“we think we have about twenty good summers now,” the wander women talk about choosing their adventures. we are the same age, so it’s a little bit bracing.

but a good reminder. even from the very start. if we only have about 70 or 80 good summers in all, if we are fortunate, it would seem each one really, truly counts. and, if the height of summer is – in most parts – about three months long, then that’s about ninety days. that means somewhere between 6300 and 7200 good summer sunsets in all, possibly more, possibly less.

it makes me wonder how much i noticed in the first 5670 summer nights to date.

i’ve got some work to do.

i’ve got some walking sunsets to pay attention to.

*****

read DAVID’S thoughts this TWO ARTISTS TUESDAY


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kitsch. [not-so-flawed wednesday]

i suppose if i opened my 1977 john h. glenn high school yearbook i would find these words. in fact, i am almost positive i would find them. scrawled in pen by more than one friend, on the big white space of the inside hard-cover or the inside back-cover, maybe across the page for the art and literary magazine. there would be other sage phrases too…like “life is a journey, not a destination”…as if there was a what-to-write-in-a-yearbook handbook or maybe taken directly from the blue mountain arts meaningful-phrases calendars of the time. my personal favorites were the susan polis schutz/stephen schutz calendars, books, bookmarks…the colors and shapes of the seventies. pause for a sigh…

hiking on our trail, i am whipping my camera left to right, capturing the gorgeousness of the underbrush, trees in their green glory, a very-blue sky.

the litter almost under my footfall gets my attention. it’s not just paper.

this time, it’s a succinct message – kitschy as heck – but, alas, to the point. “cherish yesterday. live for today. dream of tomorrow.”

i don’t know what to do.

i photograph the torn positivity mantra. richard bach’s words in “jonathan livingston seagull“, rearranged.

i try to decide. do i pick it up, as litter? do i leave it for someone else to read?

because i have been privy to the wisdom of the 1970s – in print form, not just IGs or memes or jpgs, i left it. i thought that someone might need to pick it up, tuck it into their pocket, keep it on their bedside table or tape it to their mirror.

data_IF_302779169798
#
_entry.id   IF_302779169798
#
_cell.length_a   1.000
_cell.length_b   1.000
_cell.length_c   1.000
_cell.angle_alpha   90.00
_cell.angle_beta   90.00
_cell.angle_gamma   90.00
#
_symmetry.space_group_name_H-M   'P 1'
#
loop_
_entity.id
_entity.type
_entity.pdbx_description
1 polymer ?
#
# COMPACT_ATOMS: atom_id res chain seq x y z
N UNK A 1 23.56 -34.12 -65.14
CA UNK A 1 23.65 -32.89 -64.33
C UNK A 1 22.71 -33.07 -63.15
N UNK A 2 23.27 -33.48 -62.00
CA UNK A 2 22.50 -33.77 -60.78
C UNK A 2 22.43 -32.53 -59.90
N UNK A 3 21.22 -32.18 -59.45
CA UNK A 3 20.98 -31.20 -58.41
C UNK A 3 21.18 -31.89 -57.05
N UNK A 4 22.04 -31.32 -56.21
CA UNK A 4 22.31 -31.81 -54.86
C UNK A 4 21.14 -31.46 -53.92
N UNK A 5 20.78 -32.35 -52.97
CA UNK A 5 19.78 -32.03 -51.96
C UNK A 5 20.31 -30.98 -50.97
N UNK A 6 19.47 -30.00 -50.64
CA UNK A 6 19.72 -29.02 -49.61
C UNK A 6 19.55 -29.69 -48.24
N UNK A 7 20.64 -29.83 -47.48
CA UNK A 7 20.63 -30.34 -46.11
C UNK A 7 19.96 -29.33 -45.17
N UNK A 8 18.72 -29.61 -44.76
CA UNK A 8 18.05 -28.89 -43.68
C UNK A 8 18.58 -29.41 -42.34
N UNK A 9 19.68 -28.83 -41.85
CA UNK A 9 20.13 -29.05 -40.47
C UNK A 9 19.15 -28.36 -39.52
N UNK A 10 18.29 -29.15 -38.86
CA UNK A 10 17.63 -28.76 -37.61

who doesn’t need a reminder to truly cherish yesterday? who doesn’t need a reminder to truly live for today? who doesn’t need a reminder to truly dream of tomorrow?

kitsch has its place, after all.

*****

read DAVID’S thoughts this NOT-SO-FLAWED WEDNESDAY


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like loons. [two artists tuesday]

i wonder if they wondered.

we had stopped right in front of their front steps. like came to a dead stop. and just gazed.

but their blue eryngo had called to us, their seafoam green step risers, the perfect backdrop. a dead stop. full immersion. color – like the sound of loons on a quiet lake. so beautiful.

i took just a few pictures, knowing we should keep going on our sidewalk-amble, breezes off the shore beckoning us to walk through the park.

saturday we spent the day in our front garden beds. we transplanted the sedum being overrun by the tall ornamental grasses marching toward the old brick wall. we cleaned up the daylilies, proudly wearing their glorious orange blossoms, high above the green leaves. we – well, he – dug out a line all the way across the front, so that we can place a stone wall of sorts. nothing fancy and certainly nothing measured or pristine, a wall that will mark where the lily garden and the growing-grass meet.

ornamental grasses love this yard and the beachy feel suits this house. we know there are many fancy-plants out there, but we have learned, through experience – finally – to not fight with what works. ornamental grasses it is.

as we walk the ‘hood we try to get some ideas. our neighbors own a garden business and are gifted gardeners, so their yard is precise and, elegant and, well, pretty perfect. we are not making an effort to achieve perfect. we’re artists. we know there’s no getting there from here and we kinda like it that way. our yard is less magazine-like and more a folksy invitation to hang out, kick off your shoes, tell a story, laugh, sing, dance.

but it’s a treat to wander in this neighborhood, every house different than the next. there is no sameness here and there is no real garden or lawn-olympics. there are gorgeous ideas and there are misses. there are old hedges and new wildflowers. there are yew and big stately oaks and pines and delicate daisies and coneflowers, and there are hosta and ferns and container gardens and raised beds we can see peeking down driveways and around the sides of houses.

i suppose that there is an hoa somewhere that would cite the homeowner with the seafoam green step risers. they’d get a note that would give them a certain amount of time to re-paint those risers, wearing from weather and the front of many shoes climbing to go inside and be home or go inside and visit.

i’m glad we don’t live where this would be cited. because the day i took this photo all i could think about was what an eye – an aesthetic – the owners must have who put blue eryngo next to their seafoam-green-weathered steps. and what a gift it was to those of us wandering by who noticed.

*****

read DAVID’S thoughts this TWO ARTISTS TUESDAY